- The World Health Organization (WHO) estimates that in 2005, 278 million people worldwide have moderate to severe hearing impairment in both ears.
- 80% of hearing-impaired people live in low- and middle-income countries (LMIC).
- 50% of cases of hearing impairment is avoidable through prevention, early diagnosis, and management.
- In the US alone, more than 5 million children have a language, speech or hearing disorder.
- In LMIC, less than 1 in 40 people who need a hearing aid can afford one.
Hearing and speech problems most often go together. These disorders may be due to birth and genetic defects, illnesses or injuries. The earlier hearing disorders occur in a child’s life, the higher are their impact in the child’s development, especially language and speech development as well as gross motoric skills and balance. Later on, it can affect the child’s social and learning skills. Like in most disorders, the key to successful resolution is early detection and intervention. Since 1927, the American Speech-Language-Hearing Association (ASHA) has observed the Better Hearing and Speech Month (BHSM) every May. The month is focused on raising awareness of speech and hearing disorders, especially among parents. Many parents are not adept in identifying such kind of disorders in their children, much more knowing what to do once they observe a problem. BHSM “provide parents with information about communication disorders to help ensure that they do not seriously affect their children’s ability to learn, socialize with others, and be successful in school.”
According to ASHA, some signs of speech and language disorders in children are:
- Articulation problems (“wabbit” instead of “rabbit”)
- Language disorders such as the slow development of vocabulary, concepts, and grammar.
- Voice disorders (nasal, breathy, or horse voice and speech that is too high or low)
As mother of twin boys who were born premature and brought up bilingually, I am always on alert whether my children’s language skills are developing normally on not.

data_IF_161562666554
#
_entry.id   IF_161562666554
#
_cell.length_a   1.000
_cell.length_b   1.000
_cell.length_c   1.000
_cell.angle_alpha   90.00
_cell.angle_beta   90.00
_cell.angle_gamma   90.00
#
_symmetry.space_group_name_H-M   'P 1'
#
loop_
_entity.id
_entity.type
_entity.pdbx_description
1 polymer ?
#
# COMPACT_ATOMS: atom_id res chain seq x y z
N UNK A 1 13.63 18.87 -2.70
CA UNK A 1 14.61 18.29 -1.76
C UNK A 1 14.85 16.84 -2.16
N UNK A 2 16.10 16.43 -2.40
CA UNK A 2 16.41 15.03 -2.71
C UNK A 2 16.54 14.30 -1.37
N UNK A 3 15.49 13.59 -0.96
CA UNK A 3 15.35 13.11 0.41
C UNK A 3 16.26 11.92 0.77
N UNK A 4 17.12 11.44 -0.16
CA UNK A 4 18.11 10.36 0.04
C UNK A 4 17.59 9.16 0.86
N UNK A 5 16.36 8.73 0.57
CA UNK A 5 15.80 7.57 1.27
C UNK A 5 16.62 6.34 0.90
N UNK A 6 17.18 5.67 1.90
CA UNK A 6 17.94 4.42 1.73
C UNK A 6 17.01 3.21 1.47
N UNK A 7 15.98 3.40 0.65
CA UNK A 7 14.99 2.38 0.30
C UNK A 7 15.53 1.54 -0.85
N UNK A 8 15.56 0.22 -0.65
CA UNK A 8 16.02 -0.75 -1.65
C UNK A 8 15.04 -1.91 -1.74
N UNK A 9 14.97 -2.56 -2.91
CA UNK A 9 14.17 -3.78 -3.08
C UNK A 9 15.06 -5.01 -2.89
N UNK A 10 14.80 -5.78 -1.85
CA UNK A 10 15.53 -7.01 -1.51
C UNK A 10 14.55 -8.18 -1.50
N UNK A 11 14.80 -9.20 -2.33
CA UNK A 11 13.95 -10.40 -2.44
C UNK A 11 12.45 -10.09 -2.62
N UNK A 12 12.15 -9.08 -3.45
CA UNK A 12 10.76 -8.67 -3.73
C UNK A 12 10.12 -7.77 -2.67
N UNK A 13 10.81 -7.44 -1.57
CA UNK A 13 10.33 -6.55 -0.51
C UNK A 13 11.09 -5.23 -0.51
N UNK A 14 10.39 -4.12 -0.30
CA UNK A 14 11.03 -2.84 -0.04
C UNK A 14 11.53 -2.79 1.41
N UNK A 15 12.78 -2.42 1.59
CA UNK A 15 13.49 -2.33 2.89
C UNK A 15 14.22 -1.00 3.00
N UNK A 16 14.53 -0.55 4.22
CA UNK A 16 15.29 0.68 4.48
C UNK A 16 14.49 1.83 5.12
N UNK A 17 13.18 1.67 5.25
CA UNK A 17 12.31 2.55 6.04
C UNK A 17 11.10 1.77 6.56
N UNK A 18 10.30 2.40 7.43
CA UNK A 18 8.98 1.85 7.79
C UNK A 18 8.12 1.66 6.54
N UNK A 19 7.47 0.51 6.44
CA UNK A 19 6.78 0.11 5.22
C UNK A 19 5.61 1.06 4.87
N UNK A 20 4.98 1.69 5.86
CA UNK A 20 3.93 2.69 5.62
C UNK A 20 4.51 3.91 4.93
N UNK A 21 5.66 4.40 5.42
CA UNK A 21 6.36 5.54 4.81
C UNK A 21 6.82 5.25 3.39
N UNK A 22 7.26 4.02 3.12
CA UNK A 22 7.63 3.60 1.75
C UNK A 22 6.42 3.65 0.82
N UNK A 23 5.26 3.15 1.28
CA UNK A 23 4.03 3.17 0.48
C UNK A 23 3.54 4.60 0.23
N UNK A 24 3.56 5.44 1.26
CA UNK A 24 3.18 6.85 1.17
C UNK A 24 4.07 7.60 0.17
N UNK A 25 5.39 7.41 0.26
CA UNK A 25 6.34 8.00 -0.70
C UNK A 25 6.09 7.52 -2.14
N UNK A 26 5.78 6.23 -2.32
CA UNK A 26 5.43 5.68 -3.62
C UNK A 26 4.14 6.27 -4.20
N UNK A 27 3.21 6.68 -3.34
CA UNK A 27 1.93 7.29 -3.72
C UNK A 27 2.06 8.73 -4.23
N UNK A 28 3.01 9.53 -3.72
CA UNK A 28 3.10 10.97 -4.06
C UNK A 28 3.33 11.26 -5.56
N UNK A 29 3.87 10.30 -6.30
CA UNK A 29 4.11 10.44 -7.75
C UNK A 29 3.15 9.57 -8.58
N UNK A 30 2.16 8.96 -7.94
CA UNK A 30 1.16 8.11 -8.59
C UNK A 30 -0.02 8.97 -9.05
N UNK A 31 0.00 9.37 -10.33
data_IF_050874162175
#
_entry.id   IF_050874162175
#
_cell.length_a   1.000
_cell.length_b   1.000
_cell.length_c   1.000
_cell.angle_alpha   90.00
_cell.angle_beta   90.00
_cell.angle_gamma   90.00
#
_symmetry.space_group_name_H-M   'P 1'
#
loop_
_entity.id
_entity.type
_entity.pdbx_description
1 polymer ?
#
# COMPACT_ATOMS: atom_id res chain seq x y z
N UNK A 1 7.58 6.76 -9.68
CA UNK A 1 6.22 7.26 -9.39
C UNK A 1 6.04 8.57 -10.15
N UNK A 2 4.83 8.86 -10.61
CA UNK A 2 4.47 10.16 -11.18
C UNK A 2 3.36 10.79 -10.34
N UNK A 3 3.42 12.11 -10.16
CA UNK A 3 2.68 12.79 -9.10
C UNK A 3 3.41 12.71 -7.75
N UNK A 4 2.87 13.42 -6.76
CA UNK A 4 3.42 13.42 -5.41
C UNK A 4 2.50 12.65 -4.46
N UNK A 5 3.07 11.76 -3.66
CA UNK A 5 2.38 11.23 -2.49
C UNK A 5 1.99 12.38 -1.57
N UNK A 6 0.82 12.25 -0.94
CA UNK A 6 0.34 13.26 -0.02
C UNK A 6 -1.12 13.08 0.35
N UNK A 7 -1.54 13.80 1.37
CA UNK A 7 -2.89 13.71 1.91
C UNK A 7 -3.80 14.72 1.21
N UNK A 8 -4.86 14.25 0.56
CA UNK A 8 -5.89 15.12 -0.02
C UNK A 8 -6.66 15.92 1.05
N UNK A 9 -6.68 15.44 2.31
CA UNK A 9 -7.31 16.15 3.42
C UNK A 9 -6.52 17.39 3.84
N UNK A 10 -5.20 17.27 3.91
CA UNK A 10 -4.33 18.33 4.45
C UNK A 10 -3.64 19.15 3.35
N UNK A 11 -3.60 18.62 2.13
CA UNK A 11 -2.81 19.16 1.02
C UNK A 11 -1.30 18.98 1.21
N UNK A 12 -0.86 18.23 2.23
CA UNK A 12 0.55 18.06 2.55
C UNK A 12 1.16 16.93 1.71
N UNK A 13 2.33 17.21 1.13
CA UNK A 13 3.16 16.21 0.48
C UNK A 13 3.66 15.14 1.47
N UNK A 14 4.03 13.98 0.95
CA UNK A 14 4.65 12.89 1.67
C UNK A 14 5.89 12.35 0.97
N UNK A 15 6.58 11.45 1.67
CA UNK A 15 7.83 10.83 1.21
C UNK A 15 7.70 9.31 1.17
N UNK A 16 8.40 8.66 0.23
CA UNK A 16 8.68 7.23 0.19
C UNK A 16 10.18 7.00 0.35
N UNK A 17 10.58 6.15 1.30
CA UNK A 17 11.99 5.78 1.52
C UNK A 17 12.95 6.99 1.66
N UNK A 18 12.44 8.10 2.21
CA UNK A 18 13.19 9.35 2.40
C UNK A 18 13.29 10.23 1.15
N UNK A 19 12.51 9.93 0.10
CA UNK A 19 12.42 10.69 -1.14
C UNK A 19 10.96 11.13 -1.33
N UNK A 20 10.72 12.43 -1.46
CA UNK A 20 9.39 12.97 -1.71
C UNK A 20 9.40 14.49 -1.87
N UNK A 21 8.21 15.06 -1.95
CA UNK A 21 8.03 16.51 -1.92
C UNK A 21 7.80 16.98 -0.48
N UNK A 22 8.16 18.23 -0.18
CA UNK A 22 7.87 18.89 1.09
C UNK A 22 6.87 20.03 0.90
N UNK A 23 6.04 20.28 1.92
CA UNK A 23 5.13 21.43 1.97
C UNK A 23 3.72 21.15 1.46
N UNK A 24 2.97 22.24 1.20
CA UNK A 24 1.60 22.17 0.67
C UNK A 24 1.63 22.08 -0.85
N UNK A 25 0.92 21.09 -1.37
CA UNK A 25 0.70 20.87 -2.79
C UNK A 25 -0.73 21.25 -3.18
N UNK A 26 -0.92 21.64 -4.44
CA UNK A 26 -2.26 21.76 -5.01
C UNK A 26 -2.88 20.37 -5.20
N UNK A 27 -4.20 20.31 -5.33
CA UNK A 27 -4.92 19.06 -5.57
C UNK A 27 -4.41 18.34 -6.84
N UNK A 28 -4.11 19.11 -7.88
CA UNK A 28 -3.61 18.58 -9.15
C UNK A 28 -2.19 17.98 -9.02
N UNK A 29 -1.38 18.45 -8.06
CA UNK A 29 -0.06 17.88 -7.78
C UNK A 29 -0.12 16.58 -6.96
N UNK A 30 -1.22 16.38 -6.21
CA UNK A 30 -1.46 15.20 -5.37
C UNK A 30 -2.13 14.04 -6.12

- Inconsistently responding to sound
- Delayed language and speech development
- Unclear speech
- Sound is turned up on electronic equipment (radio, TV, cd player, etc.)
- Does not follow directions
- Often says “Huh?”
- Does not respond when called
- Frequently misunderstands what is said and wants things repeated
Normally, the pediatrician or the family doctor should check children right from infancy for hearing problems. It is also recommended that starting the age of 5 or at the latest, right before school entry, children should undergo a general physical exam which should include eye tests but also hearing and speech screenings.
The professionals who can help:
- An Ears, Nose & Throat (ENT) specialist (also called otolaryngologist) is specialized in disorders of these organs. However, only a small fraction of his or her work has something to do with the ears of hearing.
- An otologists (sometimes called neurotologists) is usually an ENT who has taken additional training or studies to specialized mainly with the ear and hearing disorders.
- An audiologist is non-medical professional who is specialized in the non-medical management of hearing and balance disorders. He or she is not a doctor but can conduct hearing screenings and perform rehabilitation therapies and refer patients to a medical specialist
- A speech-language pathologist can conduct evaluations and diagnosis of speech and language disorders as well as conduct therapies and rehabilitation problems.